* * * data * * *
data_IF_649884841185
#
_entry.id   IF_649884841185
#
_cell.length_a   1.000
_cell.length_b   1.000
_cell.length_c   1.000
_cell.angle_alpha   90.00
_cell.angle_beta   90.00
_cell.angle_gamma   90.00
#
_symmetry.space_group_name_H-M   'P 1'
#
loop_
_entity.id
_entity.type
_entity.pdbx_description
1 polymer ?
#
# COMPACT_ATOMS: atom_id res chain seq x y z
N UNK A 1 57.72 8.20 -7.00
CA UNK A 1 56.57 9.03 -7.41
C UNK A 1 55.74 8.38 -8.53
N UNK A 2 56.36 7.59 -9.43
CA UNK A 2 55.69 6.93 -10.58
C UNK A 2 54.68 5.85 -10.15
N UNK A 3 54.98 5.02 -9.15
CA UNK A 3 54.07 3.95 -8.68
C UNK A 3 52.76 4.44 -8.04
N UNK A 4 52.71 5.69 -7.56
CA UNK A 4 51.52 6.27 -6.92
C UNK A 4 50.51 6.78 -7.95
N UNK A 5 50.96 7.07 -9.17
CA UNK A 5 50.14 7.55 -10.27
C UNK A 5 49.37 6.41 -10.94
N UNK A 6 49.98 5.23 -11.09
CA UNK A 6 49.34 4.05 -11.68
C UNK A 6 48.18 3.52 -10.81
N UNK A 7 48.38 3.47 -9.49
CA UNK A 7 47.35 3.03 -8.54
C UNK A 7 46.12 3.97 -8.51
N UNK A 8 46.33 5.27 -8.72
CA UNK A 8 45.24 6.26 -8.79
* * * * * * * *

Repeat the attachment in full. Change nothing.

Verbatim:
data_IF_649884841185
#
_entry.id   IF_649884841185
#
_cell.length_a   1.000
_cell.length_b   1.000
_cell.length_c   1.000
_cell.angle_alpha   90.00
_cell.angle_beta   90.00
_cell.angle_gamma   90.00
#
_symmetry.space_group_name_H-M   'P 1'
#
loop_
_entity.id
_entity.type
_entity.pdbx_description
1 polymer ?
#
# COMPACT_ATOMS: atom_id res chain seq x y z
N UNK A 1 57.72 8.20 -7.00
CA UNK A 1 56.57 9.03 -7.41
C UNK A 1 55.74 8.38 -8.53
N UNK A 2 56.36 7.59 -9.43
CA UNK A 2 55.69 6.93 -10.58
C UNK A 2 54.68 5.85 -10.15
N UNK A 3 54.98 5.02 -9.15
CA UNK A 3 54.07 3.95 -8.68
C UNK A 3 52.76 4.44 -8.04
N UNK A 4 52.71 5.69 -7.56
CA UNK A 4 51.52 6.27 -6.92
C UNK A 4 50.51 6.78 -7.95
N UNK A 5 50.96 7.07 -9.17
CA UNK A 5 50.14 7.55 -10.27
C UNK A 5 49.37 6.41 -10.94
N UNK A 6 49.98 5.23 -11.09
CA UNK A 6 49.34 4.05 -11.68
C UNK A 6 48.18 3.52 -10.81
N UNK A 7 48.38 3.47 -9.49
CA UNK A 7 47.35 3.03 -8.54
C UNK A 7 46.12 3.97 -8.51
N UNK A 8 46.33 5.27 -8.72
CA UNK A 8 45.24 6.26 -8.79